• Dustin Shum

    Photographer
         
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  • Location: Hong Kong
    Nationality: Hong Kong
    Biography: Dustin Shum was born and currently lives in Hong Kong. He graduated from the Hong Kong Polytechnic University in 1994 with a Bachelor of Arts (Honours) Degree in Photographic Design.  A photojournalist for more than ten years, he now works... read on
Public Project
Photogenic Olympians
Credits: dustin shum
Updated: 04/04/15
Location: Beijing, China
Untitled

“Photogenic Olympians” - the people and the city in Beijing Olympic 2008

“Olympians are the product of the Movement, and to get them to the stadiums, pools andplaying fields, it takes the actions of legions of people who might not be Olympians.”

Bill Toomey, 1968 Olympic decathlon champion

The Beijing Olympic in the summer of 2008 is unarguably the largest Olympic everhappened, in terms of the number of people or money involved, in the history of themodern Olympic. Many may still remember its spectacular and spellbinding openingceremony, or the problematic torch relay. And it's also be a special one. For the Chinesegovernment, the Olympic events, as well as the medals won by Chinese athletes, were agreat source of national pride. It's a way for general publics to channel their patriotism, orone may say, recovered the loss of the Sichuan Earthquake which happened monthsbefore the game.

The series portraits of citizens from different places of China were done outside thevenues of the games. Many of them just couldnʼt afford tickets of the game, they just camethere and hang around. They treated the venues which were built with billions of dollars,notably Beijing National Stadium, a.k.a. "Bird's Nest" and Beijing National Aquatics Centera.k.a. "Water Cube, as other historical monuments in Beijing. Or as I mentioned above,they came there for the feeling of "national pride". These venues together with the nearlyecstasy atmosphere in beijing city, worked like a magnet to draw huge number of peoplefrom different provinces of China to the capital city. They behave in the same collectivemanner, they show their pride as if the state built the whole Olympic for them. However inreality they were not being a part of it and they didnʼt have a single complaint.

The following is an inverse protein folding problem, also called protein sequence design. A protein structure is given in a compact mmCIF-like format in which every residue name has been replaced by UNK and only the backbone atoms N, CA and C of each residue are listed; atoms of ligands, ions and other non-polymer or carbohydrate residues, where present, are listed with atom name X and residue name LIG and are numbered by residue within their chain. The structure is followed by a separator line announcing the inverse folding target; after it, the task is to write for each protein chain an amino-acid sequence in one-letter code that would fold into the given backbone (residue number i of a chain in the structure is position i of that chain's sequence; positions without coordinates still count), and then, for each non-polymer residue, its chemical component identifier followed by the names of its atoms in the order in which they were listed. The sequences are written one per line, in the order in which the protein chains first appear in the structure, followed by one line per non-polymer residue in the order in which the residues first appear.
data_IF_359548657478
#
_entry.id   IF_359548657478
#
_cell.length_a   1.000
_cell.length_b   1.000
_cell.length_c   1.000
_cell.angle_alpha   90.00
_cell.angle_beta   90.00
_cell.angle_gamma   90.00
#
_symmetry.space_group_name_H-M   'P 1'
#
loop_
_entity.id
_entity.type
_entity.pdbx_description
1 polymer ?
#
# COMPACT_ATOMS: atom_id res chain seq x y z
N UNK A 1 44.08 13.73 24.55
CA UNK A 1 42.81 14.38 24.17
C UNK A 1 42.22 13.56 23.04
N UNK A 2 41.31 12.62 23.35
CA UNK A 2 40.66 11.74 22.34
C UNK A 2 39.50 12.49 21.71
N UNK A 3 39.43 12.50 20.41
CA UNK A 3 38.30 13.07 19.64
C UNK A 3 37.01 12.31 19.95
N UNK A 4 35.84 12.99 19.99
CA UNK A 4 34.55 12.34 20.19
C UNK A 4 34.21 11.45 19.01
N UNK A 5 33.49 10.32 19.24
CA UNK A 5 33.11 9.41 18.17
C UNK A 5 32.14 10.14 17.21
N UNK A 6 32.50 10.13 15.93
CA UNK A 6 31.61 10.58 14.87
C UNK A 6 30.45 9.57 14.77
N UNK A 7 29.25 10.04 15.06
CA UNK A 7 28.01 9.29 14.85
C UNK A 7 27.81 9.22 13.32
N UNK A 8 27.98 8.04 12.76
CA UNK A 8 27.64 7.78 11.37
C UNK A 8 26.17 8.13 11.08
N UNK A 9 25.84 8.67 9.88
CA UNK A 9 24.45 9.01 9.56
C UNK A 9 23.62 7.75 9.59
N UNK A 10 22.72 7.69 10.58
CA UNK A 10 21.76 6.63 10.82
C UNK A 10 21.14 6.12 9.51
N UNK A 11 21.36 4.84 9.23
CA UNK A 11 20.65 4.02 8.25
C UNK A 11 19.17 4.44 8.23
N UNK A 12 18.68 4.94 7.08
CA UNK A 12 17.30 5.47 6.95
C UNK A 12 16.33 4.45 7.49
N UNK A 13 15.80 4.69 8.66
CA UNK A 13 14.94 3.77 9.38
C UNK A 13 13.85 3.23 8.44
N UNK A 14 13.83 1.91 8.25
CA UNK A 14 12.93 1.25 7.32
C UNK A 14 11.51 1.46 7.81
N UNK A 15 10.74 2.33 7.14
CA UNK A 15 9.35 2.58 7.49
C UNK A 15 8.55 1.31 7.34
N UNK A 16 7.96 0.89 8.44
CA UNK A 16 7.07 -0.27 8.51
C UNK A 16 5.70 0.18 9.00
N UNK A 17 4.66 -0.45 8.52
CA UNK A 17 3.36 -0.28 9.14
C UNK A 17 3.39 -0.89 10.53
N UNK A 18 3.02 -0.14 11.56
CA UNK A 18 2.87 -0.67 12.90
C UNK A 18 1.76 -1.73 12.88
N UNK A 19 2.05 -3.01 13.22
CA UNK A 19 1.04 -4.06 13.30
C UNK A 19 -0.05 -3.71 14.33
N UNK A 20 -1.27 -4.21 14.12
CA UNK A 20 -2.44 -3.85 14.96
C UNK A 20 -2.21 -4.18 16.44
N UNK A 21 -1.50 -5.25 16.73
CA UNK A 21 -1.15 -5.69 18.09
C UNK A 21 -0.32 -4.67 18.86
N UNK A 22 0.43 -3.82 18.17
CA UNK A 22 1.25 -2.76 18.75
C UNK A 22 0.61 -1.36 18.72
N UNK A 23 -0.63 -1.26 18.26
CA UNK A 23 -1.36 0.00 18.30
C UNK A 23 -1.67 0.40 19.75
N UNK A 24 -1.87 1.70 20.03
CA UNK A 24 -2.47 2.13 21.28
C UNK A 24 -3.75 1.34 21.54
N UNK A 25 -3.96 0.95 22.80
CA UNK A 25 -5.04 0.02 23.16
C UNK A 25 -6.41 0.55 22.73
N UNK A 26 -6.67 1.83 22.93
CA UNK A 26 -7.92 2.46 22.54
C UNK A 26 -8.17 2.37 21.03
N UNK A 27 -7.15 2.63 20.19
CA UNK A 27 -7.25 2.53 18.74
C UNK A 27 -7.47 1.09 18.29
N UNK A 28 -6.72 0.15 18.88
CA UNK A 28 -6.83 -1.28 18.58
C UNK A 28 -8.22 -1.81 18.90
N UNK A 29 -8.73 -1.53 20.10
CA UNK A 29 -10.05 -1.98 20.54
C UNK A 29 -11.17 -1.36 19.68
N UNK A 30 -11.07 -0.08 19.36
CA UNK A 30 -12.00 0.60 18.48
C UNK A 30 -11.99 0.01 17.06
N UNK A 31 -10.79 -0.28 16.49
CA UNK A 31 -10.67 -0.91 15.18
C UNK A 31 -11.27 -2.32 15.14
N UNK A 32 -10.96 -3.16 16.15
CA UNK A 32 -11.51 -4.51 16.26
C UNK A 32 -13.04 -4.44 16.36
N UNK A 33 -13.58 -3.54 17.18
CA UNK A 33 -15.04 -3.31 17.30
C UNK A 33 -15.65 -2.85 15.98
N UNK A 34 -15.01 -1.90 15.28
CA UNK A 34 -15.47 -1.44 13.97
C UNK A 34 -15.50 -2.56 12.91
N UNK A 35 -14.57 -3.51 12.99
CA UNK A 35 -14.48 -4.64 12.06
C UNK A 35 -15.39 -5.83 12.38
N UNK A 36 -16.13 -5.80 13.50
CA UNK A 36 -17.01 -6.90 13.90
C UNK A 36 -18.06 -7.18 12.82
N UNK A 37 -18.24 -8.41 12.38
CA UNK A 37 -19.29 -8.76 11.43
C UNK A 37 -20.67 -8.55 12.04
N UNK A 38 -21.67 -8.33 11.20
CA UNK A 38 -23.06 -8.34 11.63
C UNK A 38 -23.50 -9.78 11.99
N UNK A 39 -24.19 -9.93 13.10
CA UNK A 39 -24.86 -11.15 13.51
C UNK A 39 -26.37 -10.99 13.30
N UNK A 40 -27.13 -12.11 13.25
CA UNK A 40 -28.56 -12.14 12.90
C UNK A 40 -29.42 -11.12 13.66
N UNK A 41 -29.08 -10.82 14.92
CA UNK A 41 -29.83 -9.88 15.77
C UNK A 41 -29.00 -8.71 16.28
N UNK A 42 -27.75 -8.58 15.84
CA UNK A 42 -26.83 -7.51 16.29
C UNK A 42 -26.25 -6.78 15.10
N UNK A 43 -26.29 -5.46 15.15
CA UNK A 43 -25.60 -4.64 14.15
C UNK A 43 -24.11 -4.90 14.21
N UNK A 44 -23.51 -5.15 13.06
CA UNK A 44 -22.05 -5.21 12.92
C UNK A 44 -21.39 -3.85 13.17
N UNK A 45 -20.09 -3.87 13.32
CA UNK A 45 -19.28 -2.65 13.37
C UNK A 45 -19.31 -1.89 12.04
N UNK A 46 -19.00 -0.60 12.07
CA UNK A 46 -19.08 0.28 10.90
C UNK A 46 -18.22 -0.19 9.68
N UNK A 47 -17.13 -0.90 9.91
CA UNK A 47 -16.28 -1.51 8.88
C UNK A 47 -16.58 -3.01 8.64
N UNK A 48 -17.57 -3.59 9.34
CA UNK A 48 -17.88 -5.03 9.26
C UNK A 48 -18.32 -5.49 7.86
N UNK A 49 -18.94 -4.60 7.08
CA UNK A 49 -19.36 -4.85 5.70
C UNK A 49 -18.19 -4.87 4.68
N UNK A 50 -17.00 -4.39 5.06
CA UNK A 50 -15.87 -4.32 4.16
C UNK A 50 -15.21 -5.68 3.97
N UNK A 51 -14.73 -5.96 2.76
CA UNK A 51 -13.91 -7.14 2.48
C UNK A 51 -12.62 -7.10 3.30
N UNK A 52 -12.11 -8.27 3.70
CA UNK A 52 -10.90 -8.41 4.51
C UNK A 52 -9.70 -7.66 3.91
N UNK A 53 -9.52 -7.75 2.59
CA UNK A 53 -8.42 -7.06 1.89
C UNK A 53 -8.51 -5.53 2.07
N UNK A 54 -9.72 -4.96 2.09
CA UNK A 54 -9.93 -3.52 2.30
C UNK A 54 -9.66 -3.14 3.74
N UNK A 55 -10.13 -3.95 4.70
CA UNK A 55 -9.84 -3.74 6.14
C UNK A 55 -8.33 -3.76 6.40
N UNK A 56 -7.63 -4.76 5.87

At the same time the cityscape of Beijing spoke for itself. While there were massive effortsto facelift the city, there is hardly a harmony between the space and the people itself. Thisambiguous relation sounds like telling the other side of the story in which the propagandanever covers. I may say the Chinese people themselves are the real “Olympians”,investing their hopes on the event, and they know they have little chance to be rewarded.

Dustin Shum

Jan, 2009

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